Salem's Lot (2004)
TNT's four-hour miniseries boasts fine performances, exceptional photography and all the other bells and whistles that mark a great show.
Posted Jan 16, 2020
In the hands of director David Carson (Star Trek: Generations; From the Earth to the Moon), NBC's updated Carrie is more effective than I anticipated. The film -- especially the first half -- had me in a spell.
Posted Jan 16, 2020
Union general William Tecumseh Sherman once said, "War is hell." Sam Mendes with "1917" says, "Hold my beer."
Posted Jan 6, 2020
A Hidden Life (2019)
It quietly demands viewers wind down to become in sync with Jägerstätter's rural life, a world of planting and harvesting, back-breaking labor and joyous celebration, community and kinship.
Posted Dec 19, 2019
Ip Man 4: The Finale (2019)
In "Ip Man 3," Yen went mano-a-mano with Mike Tyson. They've got to try and outdo that, right? Well, not really. "Ip Man 4" is entertaining enough, but fails to deliver a knockout punch.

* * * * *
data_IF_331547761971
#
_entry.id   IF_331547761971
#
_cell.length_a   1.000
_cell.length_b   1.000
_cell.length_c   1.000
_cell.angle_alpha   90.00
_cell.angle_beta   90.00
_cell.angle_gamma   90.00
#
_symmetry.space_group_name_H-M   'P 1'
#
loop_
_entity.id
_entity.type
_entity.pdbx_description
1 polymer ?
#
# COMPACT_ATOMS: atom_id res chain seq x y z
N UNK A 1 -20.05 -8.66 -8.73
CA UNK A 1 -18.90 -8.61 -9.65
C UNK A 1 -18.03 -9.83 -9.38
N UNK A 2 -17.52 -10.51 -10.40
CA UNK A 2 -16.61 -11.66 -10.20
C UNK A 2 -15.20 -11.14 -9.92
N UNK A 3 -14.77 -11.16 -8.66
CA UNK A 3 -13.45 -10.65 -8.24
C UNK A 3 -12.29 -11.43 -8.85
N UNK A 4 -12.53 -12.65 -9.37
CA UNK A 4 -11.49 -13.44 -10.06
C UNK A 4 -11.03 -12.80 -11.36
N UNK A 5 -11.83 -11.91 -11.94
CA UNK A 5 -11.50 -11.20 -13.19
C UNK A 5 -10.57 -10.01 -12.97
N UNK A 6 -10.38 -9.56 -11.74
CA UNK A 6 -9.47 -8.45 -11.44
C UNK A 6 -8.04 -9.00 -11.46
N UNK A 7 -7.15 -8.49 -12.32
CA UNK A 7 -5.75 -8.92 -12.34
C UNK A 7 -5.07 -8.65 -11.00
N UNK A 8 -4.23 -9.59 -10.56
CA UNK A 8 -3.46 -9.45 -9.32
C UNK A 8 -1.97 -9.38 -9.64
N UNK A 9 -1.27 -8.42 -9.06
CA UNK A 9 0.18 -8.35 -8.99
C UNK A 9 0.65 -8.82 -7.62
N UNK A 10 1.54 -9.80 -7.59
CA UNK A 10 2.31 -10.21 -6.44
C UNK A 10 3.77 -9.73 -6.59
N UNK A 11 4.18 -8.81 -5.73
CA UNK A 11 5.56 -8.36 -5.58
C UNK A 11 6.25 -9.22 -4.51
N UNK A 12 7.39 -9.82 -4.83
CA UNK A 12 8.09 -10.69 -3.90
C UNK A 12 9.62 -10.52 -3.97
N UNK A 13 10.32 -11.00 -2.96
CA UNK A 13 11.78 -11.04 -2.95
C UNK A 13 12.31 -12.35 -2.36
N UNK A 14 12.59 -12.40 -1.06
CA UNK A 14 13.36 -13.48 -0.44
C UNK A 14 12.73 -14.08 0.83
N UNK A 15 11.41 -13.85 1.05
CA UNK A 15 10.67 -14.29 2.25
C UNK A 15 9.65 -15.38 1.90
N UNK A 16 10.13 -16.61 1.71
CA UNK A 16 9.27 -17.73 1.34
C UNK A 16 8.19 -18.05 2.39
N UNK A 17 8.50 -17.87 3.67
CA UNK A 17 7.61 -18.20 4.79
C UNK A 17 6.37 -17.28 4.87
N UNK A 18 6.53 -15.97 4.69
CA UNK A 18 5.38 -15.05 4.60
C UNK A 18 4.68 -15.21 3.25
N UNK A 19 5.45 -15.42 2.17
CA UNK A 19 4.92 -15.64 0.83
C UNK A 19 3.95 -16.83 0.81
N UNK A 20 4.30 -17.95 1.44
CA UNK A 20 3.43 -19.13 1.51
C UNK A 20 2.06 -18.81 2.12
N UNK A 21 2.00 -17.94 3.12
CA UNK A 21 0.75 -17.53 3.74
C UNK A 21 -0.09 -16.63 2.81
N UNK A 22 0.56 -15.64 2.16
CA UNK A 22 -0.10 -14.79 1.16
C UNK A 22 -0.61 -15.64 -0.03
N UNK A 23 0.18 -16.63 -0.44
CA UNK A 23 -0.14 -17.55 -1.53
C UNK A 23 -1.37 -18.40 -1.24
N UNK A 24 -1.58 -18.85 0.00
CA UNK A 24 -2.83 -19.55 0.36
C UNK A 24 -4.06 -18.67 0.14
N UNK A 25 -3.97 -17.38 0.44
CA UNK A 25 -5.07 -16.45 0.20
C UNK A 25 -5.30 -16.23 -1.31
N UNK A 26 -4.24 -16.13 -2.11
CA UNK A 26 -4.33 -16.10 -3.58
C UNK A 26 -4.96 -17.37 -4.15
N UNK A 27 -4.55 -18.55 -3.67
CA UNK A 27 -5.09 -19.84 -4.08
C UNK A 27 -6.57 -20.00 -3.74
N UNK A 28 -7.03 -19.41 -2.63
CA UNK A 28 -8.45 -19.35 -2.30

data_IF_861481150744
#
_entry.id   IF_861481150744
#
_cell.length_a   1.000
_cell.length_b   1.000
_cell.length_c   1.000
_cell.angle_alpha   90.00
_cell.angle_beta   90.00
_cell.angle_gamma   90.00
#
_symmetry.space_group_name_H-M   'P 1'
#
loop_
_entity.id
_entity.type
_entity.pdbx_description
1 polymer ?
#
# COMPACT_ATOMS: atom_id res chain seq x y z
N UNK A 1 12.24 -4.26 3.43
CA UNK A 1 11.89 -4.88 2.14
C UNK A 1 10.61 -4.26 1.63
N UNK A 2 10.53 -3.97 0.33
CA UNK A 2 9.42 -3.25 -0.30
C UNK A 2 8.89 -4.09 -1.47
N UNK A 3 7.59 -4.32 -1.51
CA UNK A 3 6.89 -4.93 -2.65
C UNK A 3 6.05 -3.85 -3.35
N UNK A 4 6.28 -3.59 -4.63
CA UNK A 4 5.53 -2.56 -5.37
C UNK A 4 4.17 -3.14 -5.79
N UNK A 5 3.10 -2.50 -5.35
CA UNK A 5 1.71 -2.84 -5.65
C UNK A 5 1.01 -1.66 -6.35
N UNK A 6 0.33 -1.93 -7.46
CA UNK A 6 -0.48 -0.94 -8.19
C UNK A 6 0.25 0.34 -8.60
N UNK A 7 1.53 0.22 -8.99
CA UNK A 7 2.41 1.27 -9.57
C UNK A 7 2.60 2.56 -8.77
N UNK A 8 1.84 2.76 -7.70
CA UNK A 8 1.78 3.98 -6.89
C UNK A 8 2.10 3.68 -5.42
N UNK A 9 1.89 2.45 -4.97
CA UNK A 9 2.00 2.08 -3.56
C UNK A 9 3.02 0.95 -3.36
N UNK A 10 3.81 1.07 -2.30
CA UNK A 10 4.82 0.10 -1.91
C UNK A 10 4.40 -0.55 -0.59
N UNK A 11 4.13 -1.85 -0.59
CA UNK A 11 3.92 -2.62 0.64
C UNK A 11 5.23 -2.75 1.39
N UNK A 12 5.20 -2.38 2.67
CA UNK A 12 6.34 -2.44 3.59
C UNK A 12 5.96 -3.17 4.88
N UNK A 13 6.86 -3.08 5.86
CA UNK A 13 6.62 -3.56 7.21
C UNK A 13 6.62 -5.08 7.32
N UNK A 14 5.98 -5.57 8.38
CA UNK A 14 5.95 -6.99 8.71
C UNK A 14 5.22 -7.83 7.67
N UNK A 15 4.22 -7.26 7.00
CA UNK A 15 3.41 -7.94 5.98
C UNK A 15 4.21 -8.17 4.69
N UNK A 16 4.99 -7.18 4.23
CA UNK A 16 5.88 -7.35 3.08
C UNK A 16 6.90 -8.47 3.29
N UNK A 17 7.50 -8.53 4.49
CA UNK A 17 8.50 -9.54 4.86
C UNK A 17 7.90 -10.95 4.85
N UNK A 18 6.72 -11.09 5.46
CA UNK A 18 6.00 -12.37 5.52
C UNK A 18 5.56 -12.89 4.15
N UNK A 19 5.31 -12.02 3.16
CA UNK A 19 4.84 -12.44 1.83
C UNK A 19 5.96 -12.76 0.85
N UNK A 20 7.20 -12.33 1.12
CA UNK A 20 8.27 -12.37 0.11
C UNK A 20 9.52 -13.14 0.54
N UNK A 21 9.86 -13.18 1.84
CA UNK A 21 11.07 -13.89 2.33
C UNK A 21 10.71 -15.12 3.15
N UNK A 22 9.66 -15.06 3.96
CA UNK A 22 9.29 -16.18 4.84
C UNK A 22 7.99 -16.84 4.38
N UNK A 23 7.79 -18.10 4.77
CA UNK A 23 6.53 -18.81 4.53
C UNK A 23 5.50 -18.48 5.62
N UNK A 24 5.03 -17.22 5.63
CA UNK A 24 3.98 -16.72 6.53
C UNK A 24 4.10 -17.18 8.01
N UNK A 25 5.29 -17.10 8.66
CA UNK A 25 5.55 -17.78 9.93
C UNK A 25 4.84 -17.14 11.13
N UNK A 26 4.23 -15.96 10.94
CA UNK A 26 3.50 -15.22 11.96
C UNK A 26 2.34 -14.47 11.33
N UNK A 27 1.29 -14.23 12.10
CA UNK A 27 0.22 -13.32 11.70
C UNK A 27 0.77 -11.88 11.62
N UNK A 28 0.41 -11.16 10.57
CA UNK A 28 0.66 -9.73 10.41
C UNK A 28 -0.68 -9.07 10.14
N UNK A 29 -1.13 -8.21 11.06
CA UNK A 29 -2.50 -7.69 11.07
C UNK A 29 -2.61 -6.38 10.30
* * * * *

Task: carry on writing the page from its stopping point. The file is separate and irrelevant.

Posted Dec 18, 2019
Neither the best nor the worst of the "Star Wars" franchise...And don't shed too many tears. Disney is going to make sure that the echoes of your goodbyes will barely have had time to fade by the time of the rollout of the next "Star Wars" story arc.
Posted Dec 18, 2019
6 Underground (2019)
"6 Underground," a non-stop stunt reel with a few, admittedly impressive displays of your usual visual verve -- is just "Fast & Furious" crossed with an old Whitesnake music video, but with fewer functioning brain cells.
Posted Dec 11, 2019
Marriage Story (2019)
The entire cast is rock solid, with Johansson and Driver turning in two of the very best performances of their careers.
Posted Dec 3, 2019
Queen & Slim (2019)
Matsoukas, working from a script by Lena Waithe and story by James Frey, keeps the pace so leisurely over the course of 132 minutes that the story's innate tension slowly seeps away like air in an old balloon.
Posted Nov 26, 2019
(Shults) has crafted an emotionally pummeling yet ultimately uplifting work that ranks as one of the year's most unique and individual films. And in a year that has given us "Us," "Parasite," "The Farewell" and "The Irishman," that's saying something.
Posted Nov 25, 2019
Honey Boy (2019)
Written by LeBeouf and directed by documentary filmmaker Alma Ha'rel, "Honey Boy" is catharsis as compelling character study.
Posted Nov 20, 2019
The Irishman (2019)
It's not going to blast you through the back of the theater... Instead, it's going to engender feelings of sadness and regret amid a renewed appreciation for the director's filmmaking and storytelling prowess.
Posted Nov 12, 2019
Last Christmas (2019)